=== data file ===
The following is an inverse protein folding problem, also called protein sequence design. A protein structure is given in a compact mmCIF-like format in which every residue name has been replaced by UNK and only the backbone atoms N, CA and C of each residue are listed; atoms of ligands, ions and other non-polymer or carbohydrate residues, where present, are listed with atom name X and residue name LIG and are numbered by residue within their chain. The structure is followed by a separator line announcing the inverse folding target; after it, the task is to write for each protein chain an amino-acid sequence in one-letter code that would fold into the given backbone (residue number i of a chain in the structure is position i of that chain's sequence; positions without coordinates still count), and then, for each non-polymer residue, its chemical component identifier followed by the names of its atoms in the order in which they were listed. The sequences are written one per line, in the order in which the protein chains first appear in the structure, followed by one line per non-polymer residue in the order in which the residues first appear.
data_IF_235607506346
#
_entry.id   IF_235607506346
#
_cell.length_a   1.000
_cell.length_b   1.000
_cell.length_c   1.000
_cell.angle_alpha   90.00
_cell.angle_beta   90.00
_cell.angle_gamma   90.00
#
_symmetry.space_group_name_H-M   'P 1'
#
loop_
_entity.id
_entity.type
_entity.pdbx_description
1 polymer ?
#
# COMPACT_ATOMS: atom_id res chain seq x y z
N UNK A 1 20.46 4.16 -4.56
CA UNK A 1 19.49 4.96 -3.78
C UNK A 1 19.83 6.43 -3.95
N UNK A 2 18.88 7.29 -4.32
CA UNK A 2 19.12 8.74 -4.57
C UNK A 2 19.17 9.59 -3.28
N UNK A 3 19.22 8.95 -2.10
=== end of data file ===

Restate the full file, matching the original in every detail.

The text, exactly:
The following is an inverse protein folding problem, also called protein sequence design. A protein structure is given in a compact mmCIF-like format in which every residue name has been replaced by UNK and only the backbone atoms N, CA and C of each residue are listed; atoms of ligands, ions and other non-polymer or carbohydrate residues, where present, are listed with atom name X and residue name LIG and are numbered by residue within their chain. The structure is followed by a separator line announcing the inverse folding target; after it, the task is to write for each protein chain an amino-acid sequence in one-letter code that would fold into the given backbone (residue number i of a chain in the structure is position i of that chain's sequence; positions without coordinates still count), and then, for each non-polymer residue, its chemical component identifier followed by the names of its atoms in the order in which they were listed. The sequences are written one per line, in the order in which the protein chains first appear in the structure, followed by one line per non-polymer residue in the order in which the residues first appear.
data_IF_235607506346
#
_entry.id   IF_235607506346
#
_cell.length_a   1.000
_cell.length_b   1.000
_cell.length_c   1.000
_cell.angle_alpha   90.00
_cell.angle_beta   90.00
_cell.angle_gamma   90.00
#
_symmetry.space_group_name_H-M   'P 1'
#
loop_
_entity.id
_entity.type
_entity.pdbx_description
1 polymer ?
#
# COMPACT_ATOMS: atom_id res chain seq x y z
N UNK A 1 20.46 4.16 -4.56
CA UNK A 1 19.49 4.96 -3.78
C UNK A 1 19.83 6.43 -3.95
N UNK A 2 18.88 7.29 -4.32
CA UNK A 2 19.12 8.74 -4.57
C UNK A 2 19.17 9.59 -3.28
N UNK A 3 19.22 8.95 -2.10